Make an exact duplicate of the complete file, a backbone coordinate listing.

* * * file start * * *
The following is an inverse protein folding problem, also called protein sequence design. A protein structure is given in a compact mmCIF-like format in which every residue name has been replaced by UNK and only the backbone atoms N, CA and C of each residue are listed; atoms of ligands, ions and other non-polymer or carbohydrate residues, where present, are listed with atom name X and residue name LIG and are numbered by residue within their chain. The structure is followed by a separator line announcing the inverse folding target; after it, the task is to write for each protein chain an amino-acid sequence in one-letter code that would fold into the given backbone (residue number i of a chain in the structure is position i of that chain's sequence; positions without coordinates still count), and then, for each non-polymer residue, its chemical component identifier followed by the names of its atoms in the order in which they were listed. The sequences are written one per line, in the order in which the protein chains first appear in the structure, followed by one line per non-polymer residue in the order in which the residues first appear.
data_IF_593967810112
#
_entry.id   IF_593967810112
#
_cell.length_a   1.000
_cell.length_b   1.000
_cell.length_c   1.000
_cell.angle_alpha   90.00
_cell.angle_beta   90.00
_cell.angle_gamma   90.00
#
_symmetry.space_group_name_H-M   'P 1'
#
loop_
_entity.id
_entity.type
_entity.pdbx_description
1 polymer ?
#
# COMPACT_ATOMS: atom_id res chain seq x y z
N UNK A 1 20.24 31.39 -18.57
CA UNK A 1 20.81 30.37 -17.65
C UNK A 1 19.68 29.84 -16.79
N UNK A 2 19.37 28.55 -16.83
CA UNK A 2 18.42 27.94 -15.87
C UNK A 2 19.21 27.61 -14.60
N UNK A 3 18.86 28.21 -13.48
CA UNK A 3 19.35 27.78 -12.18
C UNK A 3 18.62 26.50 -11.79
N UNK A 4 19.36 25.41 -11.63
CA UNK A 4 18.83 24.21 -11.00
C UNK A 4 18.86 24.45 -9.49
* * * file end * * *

The following is an inverse protein folding problem, also called protein sequence design. A protein structure is given in a compact mmCIF-like format in which every residue name has been replaced by UNK and only the backbone atoms N, CA and C of each residue are listed; atoms of ligands, ions and other non-polymer or carbohydrate residues, where present, are listed with atom name X and residue name LIG and are numbered by residue within their chain. The structure is followed by a separator line announcing the inverse folding target; after it, the task is to write for each protein chain an amino-acid sequence in one-letter code that would fold into the given backbone (residue number i of a chain in the structure is position i of that chain's sequence; positions without coordinates still count), and then, for each non-polymer residue, its chemical component identifier followed by the names of its atoms in the order in which they were listed. The sequences are written one per line, in the order in which the protein chains first appear in the structure, followed by one line per non-polymer residue in the order in which the residues first appear.
data_IF_593967810112
#
_entry.id   IF_593967810112
#
_cell.length_a   1.000
_cell.length_b   1.000
_cell.length_c   1.000
_cell.angle_alpha   90.00
_cell.angle_beta   90.00
_cell.angle_gamma   90.00
#
_symmetry.space_group_name_H-M   'P 1'
#
loop_
_entity.id
_entity.type
_entity.pdbx_description
1 polymer ?
#
# COMPACT_ATOMS: atom_id res chain seq x y z
N UNK A 1 20.24 31.39 -18.57
CA UNK A 1 20.81 30.37 -17.65
C UNK A 1 19.68 29.84 -16.79
N UNK A 2 19.37 28.55 -16.83
CA UNK A 2 18.42 27.94 -15.87
C UNK A 2 19.21 27.61 -14.60
N UNK A 3 18.86 28.21 -13.48
CA UNK A 3 19.35 27.78 -12.18
C UNK A 3 18.62 26.50 -11.79
N UNK A 4 19.36 25.41 -11.63
CA UNK A 4 18.83 24.21 -11.00
C UNK A 4 18.86 24.45 -9.49